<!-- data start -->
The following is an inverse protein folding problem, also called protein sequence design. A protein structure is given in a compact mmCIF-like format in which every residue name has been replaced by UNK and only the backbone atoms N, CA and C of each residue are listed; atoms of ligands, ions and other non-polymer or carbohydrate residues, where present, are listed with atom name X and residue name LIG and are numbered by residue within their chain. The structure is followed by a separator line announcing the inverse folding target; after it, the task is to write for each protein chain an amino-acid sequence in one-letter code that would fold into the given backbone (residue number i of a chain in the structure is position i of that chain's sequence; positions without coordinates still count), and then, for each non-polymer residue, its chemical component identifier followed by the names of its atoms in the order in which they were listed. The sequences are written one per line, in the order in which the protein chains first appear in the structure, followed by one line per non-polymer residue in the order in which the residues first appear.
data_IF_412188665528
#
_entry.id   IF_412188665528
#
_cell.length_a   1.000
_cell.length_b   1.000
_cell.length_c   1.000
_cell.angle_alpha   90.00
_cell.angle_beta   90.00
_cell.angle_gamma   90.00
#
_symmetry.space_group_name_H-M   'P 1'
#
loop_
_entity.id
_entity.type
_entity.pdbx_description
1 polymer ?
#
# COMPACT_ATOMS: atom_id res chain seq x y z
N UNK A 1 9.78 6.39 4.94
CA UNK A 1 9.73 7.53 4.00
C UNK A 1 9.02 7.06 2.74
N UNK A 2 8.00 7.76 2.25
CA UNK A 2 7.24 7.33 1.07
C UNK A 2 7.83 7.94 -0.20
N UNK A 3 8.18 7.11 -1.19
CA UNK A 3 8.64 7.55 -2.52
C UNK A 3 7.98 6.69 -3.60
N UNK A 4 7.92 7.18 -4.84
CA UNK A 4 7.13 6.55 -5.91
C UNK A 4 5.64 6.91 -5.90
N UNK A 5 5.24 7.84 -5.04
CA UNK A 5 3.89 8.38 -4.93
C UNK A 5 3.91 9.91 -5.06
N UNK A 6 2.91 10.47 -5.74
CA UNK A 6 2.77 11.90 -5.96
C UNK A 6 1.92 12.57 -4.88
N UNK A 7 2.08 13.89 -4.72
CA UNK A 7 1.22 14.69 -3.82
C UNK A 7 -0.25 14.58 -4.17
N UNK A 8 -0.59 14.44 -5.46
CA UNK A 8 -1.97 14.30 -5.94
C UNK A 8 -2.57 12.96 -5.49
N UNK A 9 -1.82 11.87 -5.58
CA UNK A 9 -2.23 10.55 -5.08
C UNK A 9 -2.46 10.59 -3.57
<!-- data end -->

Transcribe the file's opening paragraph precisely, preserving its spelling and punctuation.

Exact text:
The following is an inverse protein folding problem, also called protein sequence design. A protein structure is given in a compact mmCIF-like format in which every residue name has been replaced by UNK and only the backbone atoms N, CA and C of each residue are listed; atoms of ligands, ions and other non-polymer or carbohydrate residues, where present, are listed with atom name X and residue name LIG and are numbered by residue within their chain. The structure is followed by a separator line announcing the inverse folding target; after it, the task is to write for each protein chain an amino-acid sequence in one-letter code that would fold into the given backbone (residue number i of a chain in the structure is position i of that chain's sequence; positions without coordinates still count), and then, for each non-polymer residue, its chemical component identifier followed by the names of its atoms in the order in which they were listed. The sequences are written one per line, in the order in which the protein chains first appear in the structure, followed by one line per non-polymer residue in the order in which the residues first appear.